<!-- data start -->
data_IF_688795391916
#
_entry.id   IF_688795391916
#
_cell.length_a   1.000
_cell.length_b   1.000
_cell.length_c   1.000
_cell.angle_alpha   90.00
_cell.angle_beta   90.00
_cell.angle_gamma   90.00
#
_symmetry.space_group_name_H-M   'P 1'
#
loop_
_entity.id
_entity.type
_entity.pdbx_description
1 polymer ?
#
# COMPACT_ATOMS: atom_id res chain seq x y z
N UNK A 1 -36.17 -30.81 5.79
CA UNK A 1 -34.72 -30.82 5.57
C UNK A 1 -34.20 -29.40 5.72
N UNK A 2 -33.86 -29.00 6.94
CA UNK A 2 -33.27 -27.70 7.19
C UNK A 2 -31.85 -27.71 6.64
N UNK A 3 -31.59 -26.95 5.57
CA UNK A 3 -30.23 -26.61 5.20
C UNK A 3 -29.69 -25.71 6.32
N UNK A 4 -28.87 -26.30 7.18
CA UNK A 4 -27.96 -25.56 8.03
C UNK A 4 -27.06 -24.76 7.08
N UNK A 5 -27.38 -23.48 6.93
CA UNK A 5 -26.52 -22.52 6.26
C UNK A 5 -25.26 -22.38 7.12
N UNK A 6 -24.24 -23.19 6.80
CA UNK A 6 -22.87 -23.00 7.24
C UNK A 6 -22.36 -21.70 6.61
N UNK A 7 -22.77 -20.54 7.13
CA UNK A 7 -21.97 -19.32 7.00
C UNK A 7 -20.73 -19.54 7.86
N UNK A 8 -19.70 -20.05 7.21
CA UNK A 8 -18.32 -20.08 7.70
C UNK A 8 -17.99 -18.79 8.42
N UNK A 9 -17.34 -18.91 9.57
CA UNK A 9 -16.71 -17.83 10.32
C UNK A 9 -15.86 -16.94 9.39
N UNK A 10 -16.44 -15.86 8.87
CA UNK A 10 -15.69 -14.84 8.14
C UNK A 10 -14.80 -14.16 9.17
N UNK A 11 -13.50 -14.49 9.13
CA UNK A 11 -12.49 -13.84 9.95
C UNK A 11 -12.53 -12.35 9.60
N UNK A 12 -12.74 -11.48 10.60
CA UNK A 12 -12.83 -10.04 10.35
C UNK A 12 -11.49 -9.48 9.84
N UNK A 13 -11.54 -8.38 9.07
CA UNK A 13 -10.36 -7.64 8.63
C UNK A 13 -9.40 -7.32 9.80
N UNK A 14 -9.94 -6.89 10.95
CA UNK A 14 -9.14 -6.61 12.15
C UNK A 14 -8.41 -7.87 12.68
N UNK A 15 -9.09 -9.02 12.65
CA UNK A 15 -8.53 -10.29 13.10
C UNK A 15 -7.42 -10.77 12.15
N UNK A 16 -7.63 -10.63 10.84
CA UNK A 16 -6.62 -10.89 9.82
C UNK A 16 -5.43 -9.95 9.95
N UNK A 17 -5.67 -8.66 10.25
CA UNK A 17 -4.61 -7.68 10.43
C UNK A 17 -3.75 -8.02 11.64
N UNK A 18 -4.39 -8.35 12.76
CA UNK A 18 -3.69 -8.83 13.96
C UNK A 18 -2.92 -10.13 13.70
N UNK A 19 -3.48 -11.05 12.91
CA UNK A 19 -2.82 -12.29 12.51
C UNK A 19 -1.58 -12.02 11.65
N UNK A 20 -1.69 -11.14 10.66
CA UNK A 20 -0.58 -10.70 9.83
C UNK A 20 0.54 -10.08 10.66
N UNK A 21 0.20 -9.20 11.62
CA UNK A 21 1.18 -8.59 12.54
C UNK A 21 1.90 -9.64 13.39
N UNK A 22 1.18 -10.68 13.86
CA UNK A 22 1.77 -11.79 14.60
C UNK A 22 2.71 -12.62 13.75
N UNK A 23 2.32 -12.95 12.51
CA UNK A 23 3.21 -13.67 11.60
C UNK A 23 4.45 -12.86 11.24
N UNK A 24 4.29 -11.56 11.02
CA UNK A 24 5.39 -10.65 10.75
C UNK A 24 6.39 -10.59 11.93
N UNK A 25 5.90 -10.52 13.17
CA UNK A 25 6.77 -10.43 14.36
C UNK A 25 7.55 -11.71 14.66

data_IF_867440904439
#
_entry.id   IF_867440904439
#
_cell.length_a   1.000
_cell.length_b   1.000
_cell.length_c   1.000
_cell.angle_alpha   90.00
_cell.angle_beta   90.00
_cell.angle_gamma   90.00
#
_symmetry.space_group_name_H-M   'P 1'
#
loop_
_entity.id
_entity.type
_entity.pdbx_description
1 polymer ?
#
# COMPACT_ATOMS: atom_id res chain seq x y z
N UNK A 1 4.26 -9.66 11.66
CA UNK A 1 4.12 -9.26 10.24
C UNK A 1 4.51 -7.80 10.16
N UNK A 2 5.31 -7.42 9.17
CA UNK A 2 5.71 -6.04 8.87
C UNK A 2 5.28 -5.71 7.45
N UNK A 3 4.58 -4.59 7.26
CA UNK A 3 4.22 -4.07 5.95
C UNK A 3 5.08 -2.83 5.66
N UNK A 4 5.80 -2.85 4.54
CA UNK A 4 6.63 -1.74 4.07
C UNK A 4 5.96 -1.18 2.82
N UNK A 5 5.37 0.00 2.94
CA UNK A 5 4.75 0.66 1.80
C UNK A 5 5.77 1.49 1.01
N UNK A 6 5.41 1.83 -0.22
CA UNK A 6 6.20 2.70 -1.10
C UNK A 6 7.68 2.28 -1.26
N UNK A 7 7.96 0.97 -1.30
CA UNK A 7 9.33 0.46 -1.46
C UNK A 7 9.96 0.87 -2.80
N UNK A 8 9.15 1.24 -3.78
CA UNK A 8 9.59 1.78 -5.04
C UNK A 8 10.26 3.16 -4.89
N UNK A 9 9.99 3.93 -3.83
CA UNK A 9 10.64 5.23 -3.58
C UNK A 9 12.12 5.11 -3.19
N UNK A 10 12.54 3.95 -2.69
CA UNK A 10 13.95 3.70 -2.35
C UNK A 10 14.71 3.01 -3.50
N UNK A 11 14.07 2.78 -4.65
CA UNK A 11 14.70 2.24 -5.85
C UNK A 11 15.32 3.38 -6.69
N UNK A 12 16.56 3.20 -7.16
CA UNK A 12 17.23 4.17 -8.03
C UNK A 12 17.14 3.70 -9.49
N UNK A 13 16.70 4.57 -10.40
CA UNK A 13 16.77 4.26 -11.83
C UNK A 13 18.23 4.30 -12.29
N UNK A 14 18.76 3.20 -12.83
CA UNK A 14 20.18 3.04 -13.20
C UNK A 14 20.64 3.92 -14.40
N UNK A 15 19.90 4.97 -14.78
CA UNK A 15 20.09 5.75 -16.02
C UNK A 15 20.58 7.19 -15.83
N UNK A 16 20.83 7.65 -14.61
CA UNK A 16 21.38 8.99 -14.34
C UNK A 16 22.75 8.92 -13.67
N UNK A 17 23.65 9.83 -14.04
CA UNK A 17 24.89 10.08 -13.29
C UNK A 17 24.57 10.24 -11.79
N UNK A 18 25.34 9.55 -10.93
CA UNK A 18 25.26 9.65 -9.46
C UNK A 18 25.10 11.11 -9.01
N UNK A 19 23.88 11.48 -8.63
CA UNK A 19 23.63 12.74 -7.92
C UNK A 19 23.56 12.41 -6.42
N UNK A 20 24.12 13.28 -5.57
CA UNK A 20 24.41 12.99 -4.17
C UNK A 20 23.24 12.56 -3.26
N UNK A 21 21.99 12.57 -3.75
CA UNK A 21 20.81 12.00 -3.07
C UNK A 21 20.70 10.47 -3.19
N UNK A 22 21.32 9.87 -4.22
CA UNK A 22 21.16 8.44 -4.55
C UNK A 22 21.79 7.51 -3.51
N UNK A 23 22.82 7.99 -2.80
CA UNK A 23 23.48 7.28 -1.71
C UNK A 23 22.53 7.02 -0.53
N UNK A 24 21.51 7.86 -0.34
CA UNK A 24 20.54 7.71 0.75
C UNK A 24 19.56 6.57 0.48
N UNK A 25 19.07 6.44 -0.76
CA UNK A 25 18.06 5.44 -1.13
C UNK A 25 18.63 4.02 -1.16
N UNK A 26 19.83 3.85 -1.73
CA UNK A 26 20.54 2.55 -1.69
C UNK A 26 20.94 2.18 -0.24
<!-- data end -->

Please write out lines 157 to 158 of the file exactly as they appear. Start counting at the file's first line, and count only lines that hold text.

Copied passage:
C UNK A 14 20.64 3.92 -14.40
N UNK A 15 19.90 4.97 -14.78